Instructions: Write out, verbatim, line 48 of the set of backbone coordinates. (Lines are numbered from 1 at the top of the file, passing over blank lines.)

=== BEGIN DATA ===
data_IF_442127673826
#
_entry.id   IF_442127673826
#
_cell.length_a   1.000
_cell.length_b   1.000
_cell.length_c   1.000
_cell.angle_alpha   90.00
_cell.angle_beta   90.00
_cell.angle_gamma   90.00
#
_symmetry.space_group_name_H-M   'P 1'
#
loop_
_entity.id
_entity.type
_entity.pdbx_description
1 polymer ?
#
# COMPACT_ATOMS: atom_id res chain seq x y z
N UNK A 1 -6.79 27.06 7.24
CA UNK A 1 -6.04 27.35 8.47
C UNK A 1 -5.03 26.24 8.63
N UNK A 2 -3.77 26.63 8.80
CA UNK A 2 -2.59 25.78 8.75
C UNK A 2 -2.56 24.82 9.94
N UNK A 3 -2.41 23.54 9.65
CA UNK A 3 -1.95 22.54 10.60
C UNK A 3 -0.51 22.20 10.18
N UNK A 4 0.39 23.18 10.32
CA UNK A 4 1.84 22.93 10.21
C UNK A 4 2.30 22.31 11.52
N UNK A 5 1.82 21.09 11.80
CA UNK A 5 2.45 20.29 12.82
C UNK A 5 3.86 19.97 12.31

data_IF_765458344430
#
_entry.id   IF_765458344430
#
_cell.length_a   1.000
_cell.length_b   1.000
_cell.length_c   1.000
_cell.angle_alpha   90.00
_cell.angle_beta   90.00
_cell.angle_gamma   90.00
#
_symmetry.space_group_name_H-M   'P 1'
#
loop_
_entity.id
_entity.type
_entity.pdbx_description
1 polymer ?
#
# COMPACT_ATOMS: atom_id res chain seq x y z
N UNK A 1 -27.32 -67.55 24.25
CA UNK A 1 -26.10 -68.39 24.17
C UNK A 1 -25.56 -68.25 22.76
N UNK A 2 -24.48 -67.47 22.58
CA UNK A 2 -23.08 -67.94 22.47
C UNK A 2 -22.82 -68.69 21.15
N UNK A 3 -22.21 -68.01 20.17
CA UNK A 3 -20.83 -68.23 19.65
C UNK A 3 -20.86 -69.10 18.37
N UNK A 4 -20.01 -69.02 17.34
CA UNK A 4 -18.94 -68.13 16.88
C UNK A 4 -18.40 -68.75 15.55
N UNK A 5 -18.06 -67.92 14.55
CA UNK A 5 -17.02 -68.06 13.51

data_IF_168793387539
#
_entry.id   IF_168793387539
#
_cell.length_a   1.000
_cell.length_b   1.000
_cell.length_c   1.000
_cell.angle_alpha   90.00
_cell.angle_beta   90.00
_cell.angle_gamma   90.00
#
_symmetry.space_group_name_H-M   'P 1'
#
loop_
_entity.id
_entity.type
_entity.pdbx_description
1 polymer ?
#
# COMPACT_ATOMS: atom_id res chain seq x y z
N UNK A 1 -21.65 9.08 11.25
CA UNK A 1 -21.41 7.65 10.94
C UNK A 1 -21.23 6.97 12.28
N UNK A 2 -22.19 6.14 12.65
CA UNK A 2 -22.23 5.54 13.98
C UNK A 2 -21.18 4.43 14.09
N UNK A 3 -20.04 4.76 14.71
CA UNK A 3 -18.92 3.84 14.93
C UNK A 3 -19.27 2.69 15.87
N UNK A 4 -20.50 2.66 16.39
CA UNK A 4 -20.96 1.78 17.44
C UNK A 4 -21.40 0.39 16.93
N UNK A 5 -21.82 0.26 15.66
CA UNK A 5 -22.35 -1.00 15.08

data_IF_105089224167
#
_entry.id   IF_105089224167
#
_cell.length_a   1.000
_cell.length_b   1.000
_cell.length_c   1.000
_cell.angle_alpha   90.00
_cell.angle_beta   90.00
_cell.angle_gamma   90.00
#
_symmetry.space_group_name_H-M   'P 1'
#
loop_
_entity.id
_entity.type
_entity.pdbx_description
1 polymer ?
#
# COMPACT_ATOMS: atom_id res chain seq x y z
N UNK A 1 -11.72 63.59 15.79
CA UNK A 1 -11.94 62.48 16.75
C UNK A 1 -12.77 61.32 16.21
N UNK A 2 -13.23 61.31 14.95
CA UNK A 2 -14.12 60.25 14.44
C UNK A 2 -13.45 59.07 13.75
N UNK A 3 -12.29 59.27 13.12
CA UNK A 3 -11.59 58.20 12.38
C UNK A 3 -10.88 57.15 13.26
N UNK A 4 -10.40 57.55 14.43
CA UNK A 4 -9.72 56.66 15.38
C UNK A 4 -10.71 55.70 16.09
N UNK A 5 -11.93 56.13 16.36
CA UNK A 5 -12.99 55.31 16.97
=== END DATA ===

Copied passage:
#